From childhood on, the health of an individual is more or less tracked and/or monitored by parents, caregivers, grandparents, and, of course, physicians. Both the mental health and physical health of any individual should be monitored even more closely, however, as they age.
Decreased mobility, isolation, and other issues can have a definite effect on seniors’ mental health. To combat problems with mental health, there are a variety of techniques. Older adults can stay healthy longer with the proper level of awareness and care.
During your golden years – or those of a loved one – it’s important to stay mentally healthy. For the pursuit of that endeavor, here are some tips.
Establish a Good Patient/Doctor Relationship
The more comfortable a person feels with their physician, the more likely they will be to share information with them and bring a problem to their attention, should one arise.
If you have an aging loved one, make sure you establish a relationship with their physician, as well. This way, if you notice shifts in sleep habits, anxiety levels, and/or mood, you can bring it to their attention. Your loved one may not even be aware of it.
Always Be on the Lookout for Early Signs and Symptoms
What types of signs and symptoms do we refer to here? Anything that might point to a physical ailment, condition, illness, problem, etc.
If a person is having problems with memory, has deteriorating language skills, experiences frequent anxiety/lethargy, or has a desire to isolate, for example, it may be early signs of a form of dementia.
Engage in Games and Other Fun Pursuits
Something that challenges the brain, such as a crossword puzzle, is ideal. Other suggestions can include brain games that involve math, logic, words, and more.
Some crossword puzzles can be devised so they will trigger memory. As an example, here’s one question: In the movie Gone with the Wind, who played Scarlet O’Hara? This helps trigger memory cells that a person may not ordinarily use throughout the day. (The answer, by the way, is actress Vivian Leigh.)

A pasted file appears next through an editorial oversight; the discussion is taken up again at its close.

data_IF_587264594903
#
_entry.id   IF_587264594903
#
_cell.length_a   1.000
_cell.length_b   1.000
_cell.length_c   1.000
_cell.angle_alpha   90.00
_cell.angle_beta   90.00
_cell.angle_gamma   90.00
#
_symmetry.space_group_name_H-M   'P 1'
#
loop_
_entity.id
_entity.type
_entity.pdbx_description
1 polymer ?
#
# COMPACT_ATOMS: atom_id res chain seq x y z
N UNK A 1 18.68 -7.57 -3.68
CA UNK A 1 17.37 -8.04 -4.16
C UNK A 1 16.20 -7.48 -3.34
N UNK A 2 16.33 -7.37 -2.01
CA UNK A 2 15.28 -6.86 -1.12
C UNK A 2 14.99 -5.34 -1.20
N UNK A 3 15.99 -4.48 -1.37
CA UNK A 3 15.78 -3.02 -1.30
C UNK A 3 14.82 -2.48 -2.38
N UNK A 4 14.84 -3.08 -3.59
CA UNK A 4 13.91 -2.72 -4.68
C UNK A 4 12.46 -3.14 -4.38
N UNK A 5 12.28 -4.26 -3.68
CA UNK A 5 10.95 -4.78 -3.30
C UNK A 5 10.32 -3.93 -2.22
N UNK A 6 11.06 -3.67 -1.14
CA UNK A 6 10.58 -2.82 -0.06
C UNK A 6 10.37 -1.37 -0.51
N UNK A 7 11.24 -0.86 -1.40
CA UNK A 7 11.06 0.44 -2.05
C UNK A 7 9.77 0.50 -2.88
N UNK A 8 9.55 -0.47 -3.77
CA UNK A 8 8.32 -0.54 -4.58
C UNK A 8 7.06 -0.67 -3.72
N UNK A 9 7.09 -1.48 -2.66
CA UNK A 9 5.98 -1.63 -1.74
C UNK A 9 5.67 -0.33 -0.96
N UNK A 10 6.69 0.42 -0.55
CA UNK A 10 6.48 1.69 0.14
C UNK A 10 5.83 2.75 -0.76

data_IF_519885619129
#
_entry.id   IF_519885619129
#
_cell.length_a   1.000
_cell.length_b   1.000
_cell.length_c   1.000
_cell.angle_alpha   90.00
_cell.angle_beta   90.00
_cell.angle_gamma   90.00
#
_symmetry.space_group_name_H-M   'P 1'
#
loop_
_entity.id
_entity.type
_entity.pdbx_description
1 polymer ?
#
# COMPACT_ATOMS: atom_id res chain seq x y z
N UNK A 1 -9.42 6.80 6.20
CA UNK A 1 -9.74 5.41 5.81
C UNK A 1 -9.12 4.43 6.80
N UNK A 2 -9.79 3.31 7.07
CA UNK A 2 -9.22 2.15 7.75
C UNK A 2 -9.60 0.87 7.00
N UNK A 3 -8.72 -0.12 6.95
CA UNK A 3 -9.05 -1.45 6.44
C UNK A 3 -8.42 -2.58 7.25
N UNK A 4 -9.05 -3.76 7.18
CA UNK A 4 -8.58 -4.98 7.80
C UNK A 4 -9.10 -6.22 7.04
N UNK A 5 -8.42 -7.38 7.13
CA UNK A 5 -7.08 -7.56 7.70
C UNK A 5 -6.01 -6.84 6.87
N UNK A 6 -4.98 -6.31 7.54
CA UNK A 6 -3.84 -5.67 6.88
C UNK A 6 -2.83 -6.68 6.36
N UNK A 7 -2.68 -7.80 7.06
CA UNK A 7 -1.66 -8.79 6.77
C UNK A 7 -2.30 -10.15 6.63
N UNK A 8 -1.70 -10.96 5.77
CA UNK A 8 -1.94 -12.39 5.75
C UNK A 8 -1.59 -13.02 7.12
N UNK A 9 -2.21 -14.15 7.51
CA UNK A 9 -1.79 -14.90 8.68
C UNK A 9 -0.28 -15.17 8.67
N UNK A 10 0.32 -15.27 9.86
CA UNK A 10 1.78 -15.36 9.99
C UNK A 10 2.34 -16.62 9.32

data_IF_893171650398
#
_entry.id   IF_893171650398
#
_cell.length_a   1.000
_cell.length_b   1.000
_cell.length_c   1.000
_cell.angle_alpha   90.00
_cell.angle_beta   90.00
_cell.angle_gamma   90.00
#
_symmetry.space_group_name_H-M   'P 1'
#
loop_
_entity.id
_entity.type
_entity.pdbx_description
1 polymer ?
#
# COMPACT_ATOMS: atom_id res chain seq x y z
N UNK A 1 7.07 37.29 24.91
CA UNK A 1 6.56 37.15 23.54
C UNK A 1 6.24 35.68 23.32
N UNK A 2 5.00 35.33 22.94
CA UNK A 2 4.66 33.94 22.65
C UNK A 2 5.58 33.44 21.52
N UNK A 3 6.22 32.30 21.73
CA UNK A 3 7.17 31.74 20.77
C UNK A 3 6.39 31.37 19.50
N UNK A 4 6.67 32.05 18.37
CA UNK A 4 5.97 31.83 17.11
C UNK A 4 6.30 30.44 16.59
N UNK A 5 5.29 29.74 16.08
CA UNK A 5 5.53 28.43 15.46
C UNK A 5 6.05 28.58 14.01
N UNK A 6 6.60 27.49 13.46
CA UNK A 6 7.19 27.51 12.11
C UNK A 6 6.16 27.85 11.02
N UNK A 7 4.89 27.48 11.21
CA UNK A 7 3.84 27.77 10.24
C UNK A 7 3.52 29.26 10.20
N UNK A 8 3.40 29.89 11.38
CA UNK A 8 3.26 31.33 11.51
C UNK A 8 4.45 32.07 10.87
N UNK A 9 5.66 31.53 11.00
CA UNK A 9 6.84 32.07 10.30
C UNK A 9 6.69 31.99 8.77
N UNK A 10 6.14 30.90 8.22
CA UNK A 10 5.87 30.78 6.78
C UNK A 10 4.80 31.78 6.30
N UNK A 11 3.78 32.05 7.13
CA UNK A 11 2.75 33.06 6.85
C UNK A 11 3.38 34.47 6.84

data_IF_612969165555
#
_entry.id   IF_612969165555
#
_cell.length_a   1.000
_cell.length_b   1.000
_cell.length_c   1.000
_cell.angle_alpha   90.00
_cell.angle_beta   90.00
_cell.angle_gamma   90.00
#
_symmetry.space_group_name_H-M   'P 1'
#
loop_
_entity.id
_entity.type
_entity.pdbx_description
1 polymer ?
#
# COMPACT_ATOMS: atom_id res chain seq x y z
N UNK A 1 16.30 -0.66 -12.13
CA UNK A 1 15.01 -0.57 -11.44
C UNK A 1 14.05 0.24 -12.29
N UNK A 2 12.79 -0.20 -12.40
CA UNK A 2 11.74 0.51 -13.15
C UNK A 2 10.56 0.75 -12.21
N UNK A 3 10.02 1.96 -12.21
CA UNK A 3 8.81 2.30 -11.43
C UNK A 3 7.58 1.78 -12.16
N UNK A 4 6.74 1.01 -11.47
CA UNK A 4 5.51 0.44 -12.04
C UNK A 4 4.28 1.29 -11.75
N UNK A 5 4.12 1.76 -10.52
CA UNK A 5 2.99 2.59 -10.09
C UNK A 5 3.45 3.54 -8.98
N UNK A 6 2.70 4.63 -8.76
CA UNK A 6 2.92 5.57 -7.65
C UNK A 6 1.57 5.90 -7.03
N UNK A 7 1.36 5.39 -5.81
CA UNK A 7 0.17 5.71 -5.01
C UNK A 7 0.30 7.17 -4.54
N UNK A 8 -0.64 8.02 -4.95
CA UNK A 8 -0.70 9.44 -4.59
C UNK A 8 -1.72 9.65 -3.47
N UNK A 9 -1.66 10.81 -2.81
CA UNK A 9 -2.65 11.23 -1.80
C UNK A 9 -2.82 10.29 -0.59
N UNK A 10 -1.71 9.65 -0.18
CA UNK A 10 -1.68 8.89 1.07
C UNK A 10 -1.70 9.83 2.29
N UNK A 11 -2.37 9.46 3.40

As well as engaging your brain for mental exercise, you must engage the muscles of your body for physical health. Physical exercise – at whatever level is appropriate for the individual in question – is absolutely imperative.
What matters is getting your heart rate up. If you are incapable of extreme physical exercise, consider a “Sit and Be Fit” program or the easiest level of yoga (chair yoga).
Before embarking on a fitness plan, always check with your physician.
Some individuals have resorted to socializing on the Internet, so as to reduce their physical contact with others. Until it’s healthier to connect on a personal, physical basis, this is an acceptable level of socialization.
Whenever possible, older adults should make it a point to participate in social groups like book clubs, movie clubs, etc. Taking trips to the botanical gardens, museums, and more are the kinds of outings that can be enjoyed by more than one individual.
Celebratory events, if done in a socially distanced manner for the time being, are another chance to get together. Themed dances, parties, dinners, etc. are some examples.